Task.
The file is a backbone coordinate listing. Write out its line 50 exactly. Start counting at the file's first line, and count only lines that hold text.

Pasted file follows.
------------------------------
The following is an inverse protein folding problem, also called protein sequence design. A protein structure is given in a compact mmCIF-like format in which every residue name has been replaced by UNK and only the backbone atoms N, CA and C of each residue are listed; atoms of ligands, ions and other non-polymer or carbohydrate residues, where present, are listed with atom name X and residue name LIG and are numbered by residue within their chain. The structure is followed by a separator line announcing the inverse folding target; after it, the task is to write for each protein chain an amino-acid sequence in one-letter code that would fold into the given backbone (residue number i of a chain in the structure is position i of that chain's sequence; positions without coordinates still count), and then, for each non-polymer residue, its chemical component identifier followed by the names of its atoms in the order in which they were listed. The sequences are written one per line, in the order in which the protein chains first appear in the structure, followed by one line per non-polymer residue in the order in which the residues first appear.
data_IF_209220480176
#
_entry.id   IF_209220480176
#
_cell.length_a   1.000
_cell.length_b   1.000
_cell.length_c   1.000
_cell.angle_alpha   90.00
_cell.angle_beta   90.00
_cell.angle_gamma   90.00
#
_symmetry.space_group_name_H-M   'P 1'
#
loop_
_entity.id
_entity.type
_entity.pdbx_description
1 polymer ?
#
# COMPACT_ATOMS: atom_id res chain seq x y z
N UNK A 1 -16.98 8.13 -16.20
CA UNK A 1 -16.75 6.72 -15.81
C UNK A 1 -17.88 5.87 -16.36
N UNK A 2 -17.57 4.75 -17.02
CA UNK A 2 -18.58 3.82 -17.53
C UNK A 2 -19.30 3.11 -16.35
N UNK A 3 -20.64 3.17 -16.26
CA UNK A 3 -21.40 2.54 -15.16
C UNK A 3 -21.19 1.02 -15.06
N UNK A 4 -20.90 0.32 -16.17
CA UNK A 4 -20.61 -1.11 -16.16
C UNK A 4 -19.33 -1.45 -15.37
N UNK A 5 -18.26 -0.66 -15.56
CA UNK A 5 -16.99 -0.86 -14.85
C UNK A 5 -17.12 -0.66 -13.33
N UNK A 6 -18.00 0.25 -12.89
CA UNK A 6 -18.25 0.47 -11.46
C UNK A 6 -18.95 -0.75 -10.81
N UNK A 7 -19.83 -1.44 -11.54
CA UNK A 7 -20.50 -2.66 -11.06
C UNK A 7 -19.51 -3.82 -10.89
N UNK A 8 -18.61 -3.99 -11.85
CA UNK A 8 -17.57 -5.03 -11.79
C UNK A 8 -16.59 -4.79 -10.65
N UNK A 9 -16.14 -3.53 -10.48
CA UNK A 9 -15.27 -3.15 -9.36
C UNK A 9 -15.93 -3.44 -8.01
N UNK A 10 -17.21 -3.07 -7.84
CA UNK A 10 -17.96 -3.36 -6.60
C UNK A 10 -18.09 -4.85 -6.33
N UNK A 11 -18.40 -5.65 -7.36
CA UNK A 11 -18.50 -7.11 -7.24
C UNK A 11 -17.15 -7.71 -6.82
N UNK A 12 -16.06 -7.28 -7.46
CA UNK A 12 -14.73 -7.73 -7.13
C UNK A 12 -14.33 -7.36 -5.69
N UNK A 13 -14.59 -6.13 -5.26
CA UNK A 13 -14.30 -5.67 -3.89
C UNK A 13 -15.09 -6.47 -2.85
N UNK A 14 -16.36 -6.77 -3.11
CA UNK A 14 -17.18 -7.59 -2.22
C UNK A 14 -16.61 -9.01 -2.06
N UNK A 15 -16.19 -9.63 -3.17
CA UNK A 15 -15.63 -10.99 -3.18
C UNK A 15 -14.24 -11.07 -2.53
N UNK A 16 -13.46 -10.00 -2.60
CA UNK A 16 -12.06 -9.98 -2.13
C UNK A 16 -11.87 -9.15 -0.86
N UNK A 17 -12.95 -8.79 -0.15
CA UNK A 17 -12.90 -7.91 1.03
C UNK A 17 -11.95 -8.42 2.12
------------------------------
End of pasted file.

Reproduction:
CA UNK A 10 -17.96 -3.36 -6.60